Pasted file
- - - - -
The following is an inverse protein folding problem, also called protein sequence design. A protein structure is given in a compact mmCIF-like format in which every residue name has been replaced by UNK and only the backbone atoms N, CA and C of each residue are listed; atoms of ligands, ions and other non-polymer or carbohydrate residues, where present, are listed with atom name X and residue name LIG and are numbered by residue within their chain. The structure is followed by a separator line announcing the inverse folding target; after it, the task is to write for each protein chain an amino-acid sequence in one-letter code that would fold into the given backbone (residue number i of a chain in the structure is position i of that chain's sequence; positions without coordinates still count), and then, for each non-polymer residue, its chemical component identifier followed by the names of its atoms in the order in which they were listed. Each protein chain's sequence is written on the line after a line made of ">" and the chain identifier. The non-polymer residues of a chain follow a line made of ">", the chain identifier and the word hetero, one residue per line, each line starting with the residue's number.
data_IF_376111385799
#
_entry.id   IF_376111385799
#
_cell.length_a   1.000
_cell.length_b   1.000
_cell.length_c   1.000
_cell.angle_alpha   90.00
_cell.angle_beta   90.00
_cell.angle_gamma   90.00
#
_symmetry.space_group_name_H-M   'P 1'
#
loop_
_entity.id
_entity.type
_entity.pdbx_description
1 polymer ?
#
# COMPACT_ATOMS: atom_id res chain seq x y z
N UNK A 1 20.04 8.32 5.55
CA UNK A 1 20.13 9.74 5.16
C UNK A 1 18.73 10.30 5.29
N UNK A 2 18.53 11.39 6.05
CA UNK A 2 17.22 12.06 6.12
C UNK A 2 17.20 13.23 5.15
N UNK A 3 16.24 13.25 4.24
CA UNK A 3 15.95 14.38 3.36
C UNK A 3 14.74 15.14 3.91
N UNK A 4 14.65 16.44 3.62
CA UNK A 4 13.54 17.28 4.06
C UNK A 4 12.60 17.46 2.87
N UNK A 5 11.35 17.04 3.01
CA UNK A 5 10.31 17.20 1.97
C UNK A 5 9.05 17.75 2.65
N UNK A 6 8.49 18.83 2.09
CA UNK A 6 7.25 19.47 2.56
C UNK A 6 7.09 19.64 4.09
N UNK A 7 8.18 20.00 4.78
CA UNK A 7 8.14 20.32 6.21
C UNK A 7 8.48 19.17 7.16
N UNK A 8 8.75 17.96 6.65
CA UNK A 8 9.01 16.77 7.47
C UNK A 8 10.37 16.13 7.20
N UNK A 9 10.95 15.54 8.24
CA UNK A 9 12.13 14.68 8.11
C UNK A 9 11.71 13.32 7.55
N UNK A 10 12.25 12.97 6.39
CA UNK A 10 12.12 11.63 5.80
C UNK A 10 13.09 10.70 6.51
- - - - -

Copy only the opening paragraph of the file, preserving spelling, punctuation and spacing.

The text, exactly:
The following is an inverse protein folding problem, also called protein sequence design. A protein structure is given in a compact mmCIF-like format in which every residue name has been replaced by UNK and only the backbone atoms N, CA and C of each residue are listed; atoms of ligands, ions and other non-polymer or carbohydrate residues, where present, are listed with atom name X and residue name LIG and are numbered by residue within their chain. The structure is followed by a separator line announcing the inverse folding target; after it, the task is to write for each protein chain an amino-acid sequence in one-letter code that would fold into the given backbone (residue number i of a chain in the structure is position i of that chain's sequence; positions without coordinates still count), and then, for each non-polymer residue, its chemical component identifier followed by the names of its atoms in the order in which they were listed. Each protein chain's sequence is written on the line after a line made of ">" and the chain identifier. The non-polymer residues of a chain follow a line made of ">", the chain identifier and the word hetero, one residue per line, each line starting with the residue's number.